Need EMG/NCG diagnostics for CIDP
AnonymousJanuary 11, 2009 at 9:27 pm
Just found my old EMG/NCV peripheral neuropthy report the neuro first did. Wondering what all the numbers mean: Right 6.8 msec and left 7.2 msec and tibial right 7.2 and left 7 msec, secondary axonal loss and peroneal and tibial F-waves were absent bilaterally as were compound muscle action potentials.
Please let me know where I may get info to interpret the results from FORUM/websites.
AnonymousJanuary 21, 2009 at 12:02 am
I didn’t seem to find the info I wanted to be able to understand my NCS results on the “www.TELEEMG”. Tried several times to Google for info and that didn’t help.
There had been a few older posts on what numbers meant I thought.
Maybe when I go back to the neuro in March he can explain it. I wanted to find/compare my results with others to see how I fared. Doesn’t sound good to read absence of reflexes, ect.
Thank you and if anyone knows sites I may find of use please post them
AnonymousJanuary 21, 2009 at 8:15 am
I wish I had more answers for you, too. And for myself. I never understand exactly what my results mean but i know they are bad.
I recently had my right hand done and this is what mine says:
rt median recording thenar at elbow-wrist= distal latency is 10.8 ,conduction velocity m/sec is 29 and it says normal m/sec is 48-70.
The hypothenar muscle was the same but distal latency msec was 7.3.
that was the motor part.
sensory part for the same place and also at my little finger, palm and index finger all shows NRR….meaning no response recorded.
My summary says that ‘the median and ulnar compound muscle action potentials are markedly prolonged in latency and slowed in conduction velocity. Sensory nerve action potentials could not be obtained from either nerve. Needle exam shows fibrillations in the first dorsal interosseus but not the abductor pollicis brevis muscle. Both muscles show severe neuropathic motor unit changes.’
The impression reads: ‘Abnormal study of the right upper extremity. The electrophysiologic evidence is most consistent with a longstanding length dependent neuropathic process with demyelinating features. There is evidence of axonal loss which may be secondary to a primarily demyelinating process. Clinical correlation is needed.’
I had this done bc of severe burning in my hand that was happening only at night. I thought maybe I had carpel tunnel. He ruled that out and said it’s active CIDP.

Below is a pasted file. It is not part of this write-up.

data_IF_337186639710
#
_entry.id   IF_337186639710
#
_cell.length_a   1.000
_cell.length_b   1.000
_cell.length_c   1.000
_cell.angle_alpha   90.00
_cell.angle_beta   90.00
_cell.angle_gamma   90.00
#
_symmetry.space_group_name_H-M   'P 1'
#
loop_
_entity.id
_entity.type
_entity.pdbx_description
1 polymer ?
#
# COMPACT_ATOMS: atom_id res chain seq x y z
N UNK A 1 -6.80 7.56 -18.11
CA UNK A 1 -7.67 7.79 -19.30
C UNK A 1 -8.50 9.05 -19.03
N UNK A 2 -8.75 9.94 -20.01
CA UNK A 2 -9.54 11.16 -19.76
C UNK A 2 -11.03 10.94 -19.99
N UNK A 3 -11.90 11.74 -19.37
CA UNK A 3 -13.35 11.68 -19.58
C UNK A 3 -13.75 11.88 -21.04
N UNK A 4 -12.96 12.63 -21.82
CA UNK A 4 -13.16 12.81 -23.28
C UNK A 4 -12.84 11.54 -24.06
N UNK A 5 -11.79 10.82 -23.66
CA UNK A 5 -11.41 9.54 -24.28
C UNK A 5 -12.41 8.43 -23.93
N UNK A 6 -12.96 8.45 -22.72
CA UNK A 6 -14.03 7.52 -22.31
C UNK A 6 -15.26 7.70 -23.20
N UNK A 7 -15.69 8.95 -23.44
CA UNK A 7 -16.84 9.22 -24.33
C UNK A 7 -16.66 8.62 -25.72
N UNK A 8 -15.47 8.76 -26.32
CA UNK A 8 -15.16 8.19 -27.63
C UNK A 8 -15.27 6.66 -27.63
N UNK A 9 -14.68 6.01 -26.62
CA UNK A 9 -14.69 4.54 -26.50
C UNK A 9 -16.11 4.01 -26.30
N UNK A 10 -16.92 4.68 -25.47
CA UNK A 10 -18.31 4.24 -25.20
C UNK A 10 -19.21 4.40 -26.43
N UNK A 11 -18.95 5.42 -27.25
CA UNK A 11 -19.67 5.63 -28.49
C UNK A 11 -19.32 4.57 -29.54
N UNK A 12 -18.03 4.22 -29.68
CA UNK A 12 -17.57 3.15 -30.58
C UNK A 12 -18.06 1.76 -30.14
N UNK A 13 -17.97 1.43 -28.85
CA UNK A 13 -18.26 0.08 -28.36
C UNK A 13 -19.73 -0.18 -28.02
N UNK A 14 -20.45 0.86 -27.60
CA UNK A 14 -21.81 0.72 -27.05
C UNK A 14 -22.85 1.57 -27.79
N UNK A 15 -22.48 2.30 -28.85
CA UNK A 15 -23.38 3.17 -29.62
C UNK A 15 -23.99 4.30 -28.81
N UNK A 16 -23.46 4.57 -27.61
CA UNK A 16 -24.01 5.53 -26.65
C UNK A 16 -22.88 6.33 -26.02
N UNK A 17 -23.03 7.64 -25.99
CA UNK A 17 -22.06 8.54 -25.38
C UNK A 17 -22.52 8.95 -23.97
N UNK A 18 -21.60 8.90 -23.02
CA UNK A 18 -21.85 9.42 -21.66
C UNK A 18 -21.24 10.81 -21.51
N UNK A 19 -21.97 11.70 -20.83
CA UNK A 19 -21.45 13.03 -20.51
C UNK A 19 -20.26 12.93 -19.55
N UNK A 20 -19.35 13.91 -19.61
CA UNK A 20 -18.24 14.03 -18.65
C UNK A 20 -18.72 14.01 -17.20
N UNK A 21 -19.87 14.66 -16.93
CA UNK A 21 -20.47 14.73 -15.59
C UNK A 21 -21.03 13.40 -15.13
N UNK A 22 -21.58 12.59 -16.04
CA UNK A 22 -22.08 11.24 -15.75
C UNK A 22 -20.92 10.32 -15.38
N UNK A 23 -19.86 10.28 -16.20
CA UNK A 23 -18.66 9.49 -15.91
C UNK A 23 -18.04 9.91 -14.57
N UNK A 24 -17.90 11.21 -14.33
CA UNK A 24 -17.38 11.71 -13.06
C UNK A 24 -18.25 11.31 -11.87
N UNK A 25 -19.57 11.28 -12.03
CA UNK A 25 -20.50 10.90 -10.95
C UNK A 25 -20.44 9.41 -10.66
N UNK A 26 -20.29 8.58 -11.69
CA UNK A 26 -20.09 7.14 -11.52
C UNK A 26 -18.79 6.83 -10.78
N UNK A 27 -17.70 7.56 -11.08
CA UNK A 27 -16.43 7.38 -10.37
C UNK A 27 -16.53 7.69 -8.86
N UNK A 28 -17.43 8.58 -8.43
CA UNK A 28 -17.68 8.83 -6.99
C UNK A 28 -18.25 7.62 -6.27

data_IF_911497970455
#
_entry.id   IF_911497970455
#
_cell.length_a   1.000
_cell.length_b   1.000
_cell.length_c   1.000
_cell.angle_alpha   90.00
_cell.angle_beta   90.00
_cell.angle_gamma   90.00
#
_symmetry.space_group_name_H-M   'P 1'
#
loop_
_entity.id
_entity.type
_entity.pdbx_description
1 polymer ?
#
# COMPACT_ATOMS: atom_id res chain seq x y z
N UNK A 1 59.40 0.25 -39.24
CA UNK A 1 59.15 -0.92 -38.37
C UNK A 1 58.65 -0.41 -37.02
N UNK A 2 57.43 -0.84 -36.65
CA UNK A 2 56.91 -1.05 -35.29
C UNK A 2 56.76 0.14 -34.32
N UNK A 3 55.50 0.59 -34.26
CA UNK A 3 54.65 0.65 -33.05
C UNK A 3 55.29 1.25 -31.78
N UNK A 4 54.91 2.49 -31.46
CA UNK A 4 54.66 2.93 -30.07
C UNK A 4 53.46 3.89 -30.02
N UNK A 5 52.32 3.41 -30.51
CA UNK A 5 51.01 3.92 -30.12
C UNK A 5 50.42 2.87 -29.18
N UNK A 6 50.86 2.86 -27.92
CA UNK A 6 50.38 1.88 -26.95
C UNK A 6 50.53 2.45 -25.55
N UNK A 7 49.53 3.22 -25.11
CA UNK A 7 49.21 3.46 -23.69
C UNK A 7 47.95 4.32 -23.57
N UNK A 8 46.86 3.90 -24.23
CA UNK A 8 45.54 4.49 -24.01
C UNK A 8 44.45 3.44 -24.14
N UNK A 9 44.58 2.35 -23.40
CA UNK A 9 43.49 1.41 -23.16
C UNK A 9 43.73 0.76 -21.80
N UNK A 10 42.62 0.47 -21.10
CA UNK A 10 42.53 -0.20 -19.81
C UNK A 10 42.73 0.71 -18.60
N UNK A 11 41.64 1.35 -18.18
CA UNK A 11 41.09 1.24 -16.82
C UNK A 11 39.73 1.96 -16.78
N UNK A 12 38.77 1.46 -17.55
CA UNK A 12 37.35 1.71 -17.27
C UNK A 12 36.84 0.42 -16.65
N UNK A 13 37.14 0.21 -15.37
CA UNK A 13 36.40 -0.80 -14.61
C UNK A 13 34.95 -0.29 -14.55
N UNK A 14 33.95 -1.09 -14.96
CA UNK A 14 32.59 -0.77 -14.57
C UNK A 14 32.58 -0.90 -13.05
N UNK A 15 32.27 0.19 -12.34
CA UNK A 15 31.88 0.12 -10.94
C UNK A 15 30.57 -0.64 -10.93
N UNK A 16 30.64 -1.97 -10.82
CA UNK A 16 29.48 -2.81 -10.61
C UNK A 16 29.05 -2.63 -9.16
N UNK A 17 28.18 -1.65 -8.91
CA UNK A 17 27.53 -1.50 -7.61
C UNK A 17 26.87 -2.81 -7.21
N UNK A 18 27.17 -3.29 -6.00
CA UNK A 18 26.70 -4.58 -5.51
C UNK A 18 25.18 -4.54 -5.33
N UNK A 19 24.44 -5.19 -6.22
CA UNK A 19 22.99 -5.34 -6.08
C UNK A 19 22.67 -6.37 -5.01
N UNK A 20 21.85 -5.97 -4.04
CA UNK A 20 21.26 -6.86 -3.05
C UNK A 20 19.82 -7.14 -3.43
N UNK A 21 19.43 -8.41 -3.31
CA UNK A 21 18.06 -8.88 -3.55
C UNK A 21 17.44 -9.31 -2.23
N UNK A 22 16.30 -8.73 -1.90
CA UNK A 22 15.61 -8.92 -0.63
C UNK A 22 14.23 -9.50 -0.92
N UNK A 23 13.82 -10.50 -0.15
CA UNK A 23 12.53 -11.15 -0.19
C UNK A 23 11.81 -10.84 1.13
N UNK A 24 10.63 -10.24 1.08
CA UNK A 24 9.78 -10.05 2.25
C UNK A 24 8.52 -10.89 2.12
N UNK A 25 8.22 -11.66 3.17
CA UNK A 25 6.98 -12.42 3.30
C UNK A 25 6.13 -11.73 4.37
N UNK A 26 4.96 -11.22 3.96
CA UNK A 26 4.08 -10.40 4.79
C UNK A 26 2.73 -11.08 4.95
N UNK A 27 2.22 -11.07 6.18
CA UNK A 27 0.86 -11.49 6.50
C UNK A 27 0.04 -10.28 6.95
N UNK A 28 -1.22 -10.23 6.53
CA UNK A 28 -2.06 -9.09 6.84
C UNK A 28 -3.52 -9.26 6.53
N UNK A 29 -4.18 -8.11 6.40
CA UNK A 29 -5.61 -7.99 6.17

I have the emg results that were done on my legs…basically the same thing…alot of NRR’s.
I have looked up what these muscles are and such…but, I dont know exactly what it all realllllllly means other than …bad. I looked everywhere for answers, too, and unless you know what all these nerves and muscles are..it’s not easy to figure out. Maybe your doctor will explain ?
good luck with your answers. I wish I could help.
AnonymousJanuary 21, 2009 at 3:25 pm
Hi Limekat, the old posts are from either Jethro, Gene or DocDavid. I can’t remember who posted it or when, but I do remember it was posted at one time. I’ll try to do some hunting in my notes too, sometimes I print those things out just for times like this. Take care.
AnonymousJanuary 29, 2009 at 4:34 am
Isn’t it just a jumbley up mess sometimes. Not to worry too awful bad. You can work your way through these things. I just had another one done last August, I couldn’t find it, but I did find one from 2004. The numbers were only a little different for me this time.
The form for mine seemed to be very similar, First a section on clinical impressions done by the EMG Dr/tech. Then came the actual results on the first column it listed the nerve that was tested. In my case they did my feet first, so the peroneal nerve results were there, then ulnar, then mixed sensory/ulnar. The ulnar nerve was my hand/arm. The next column was where the actual electrodes were placed. If you remember, they had one electrode stationary, and moved the other one around, shocking you all the way. That is the second column.
like fib-ankle, or knee amp, or fib -ant. tib, or in the hand I had elbow to wrist and wrist to fingertips. Those measurements arein seconds and the next column was the actual result and the last column was “normal”.